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Luc with Jan Smets at Brouwerij Het Anker in Mechelen at an event in November of 2013.

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Luc at Brasserie Bahnhove in Belgium with Lisa Morrison and Mark Campbell in November of last year. [photo by Bart Van der Perre.]

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Luc, second from the right, at the World Beer Cup in Denver last year.

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Judging in Japan in 2013. Luc is in the back row, right next to me on the left.

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Luc and me at a beer dinner at Belga Queen in Brussels this past August.

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Wearing the Belmont Crown during CBC in Portland this spring.

Zwanze Day 2015

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Today was Zwanze Day, an annual holiday deliciously made up by Jean Van Roy of Brasserie Cantillon. Cantillon made the first Zwanze beer in 2008, which that year was a rhubarb beer. In subsequent years they’ve made beers with elderflowers, pineau d’aunis (a red wine grape) and a sour witbier, made with the traditional coriander and orange peel, and last year they made Cuvée Florian, essentially Iris Grand Cru blended with cherries. This year, the beer was Wild Brussels Stout

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Each year, the beer is tapped at the very same time at locations around the world, regardless of times zone. Once again, this year the Zwanze Day beer was available at 56 beer bars or breweries in seventeen countries. One of those was Russian River Brewing, one of my local breweries, so I again spent the morning there with owners Vinnie and Natalie Cilurzo.

But before we get to the beer, here’s a little history of Zwanze Day. Belgium has essentially two separate regions, with the northern half known as Flanders. The language spoken there is a dialect of Dutch, known by the same name as the people of Flanders: Flemish. The word “zwanze” is unique to Flemish, has its origins in Yiddish, and essentially means a self-deprecating type of humor that’s typified by sharp-edged, playful jokes, usually good-natured. It’s said that this type of humor has become “a characteristic, defining trait” of the Flemish themselves, and for some a way of life. A “zwanze” is a joke, a “zwanzer” a joker. It was with that same playful spirit that Cantillon approached the concept of making a Zwanze beer. The goal was to create a fun beer; something a little unusual, using non-traditional ingredients.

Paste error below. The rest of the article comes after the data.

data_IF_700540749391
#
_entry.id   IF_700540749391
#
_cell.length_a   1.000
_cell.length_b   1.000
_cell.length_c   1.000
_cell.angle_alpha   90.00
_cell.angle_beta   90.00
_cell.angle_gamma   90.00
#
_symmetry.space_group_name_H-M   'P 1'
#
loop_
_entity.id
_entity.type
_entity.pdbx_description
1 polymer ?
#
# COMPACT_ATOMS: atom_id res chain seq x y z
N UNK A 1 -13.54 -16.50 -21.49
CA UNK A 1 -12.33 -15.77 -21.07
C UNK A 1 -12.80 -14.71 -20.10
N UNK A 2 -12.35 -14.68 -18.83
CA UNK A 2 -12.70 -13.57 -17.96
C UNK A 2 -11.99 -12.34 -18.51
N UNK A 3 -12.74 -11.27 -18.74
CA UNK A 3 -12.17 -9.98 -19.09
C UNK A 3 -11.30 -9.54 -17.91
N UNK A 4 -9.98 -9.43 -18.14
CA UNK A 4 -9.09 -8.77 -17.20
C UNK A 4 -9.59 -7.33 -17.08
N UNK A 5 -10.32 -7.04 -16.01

And here’s Jean Van Roy explaining this year’s Zwanze beer:

With its Zwanze 2015, in its own way Cantillon wanted to perpetuate this typically Belgian surrealist mindset. In doing so, a few changes were made to the recipe for a traditional stout. Specifically, I fermented some raw wheat to improve mellowness and enhance storage characteristics and did not use roasted barley to avoid further accentuating the dry aspect, which was already present as a result of spontaneous fermentation.

The recipe is that of a stout, the colour is that of a stout, and spontaneous fermentation followed by 28 months of maturing in a cask has given birth to a “surreal” stout.

The dry and tart notes of a spontaneous fermentation beer combine with the roasted, slightly burnt and delicate chocolate flavours sometimes found in certain stouts.

For the 28 months of maturing we used three types of casks: 50% of the casks had already contained lambic, 25% had already been used for Côtes du Rhône wine and 25% had already been used for Cognac. Beers that have matured in old Cognac casks take up the warmth of the alcohol while those from casks having contained red wine adopt winey and fruity characteristics.

This “wild” stout’s fruitiness and “cooked” side reveal rancio flavours that are characteristic of Madeira or Banyuls wines.

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Having a little fun with one of Belgium’s best known artists, Rene Magritte, and one of his best known paintings, The treachery of images (a.k.a. Ceci n’est pas une pipe.)


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People lined up to try the very limited release Zwanze, stretching about halfway down the block. So not as crazy as for Pliny the Younger, but a respectable number of people, and enough that not everyone in line could be guaranteed a sample by around an hour before opening time.

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The doors to the brewpub opened at 11, an hour before the worldwide toast was to take place. Four other beers from Cantillon were available on draft — Gueuze, Iris, Kriek and Rose de Gambrinus — so people had something to enjoy while they waited. And Vinnie greeted people as he walked around while people were seated.

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The first pour of this year’s Zwanze beer right at Noon.

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Followed by the first trays of Zwanze ready to be served.

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Vinnie and Natalie after giving the Zwanze Day toast.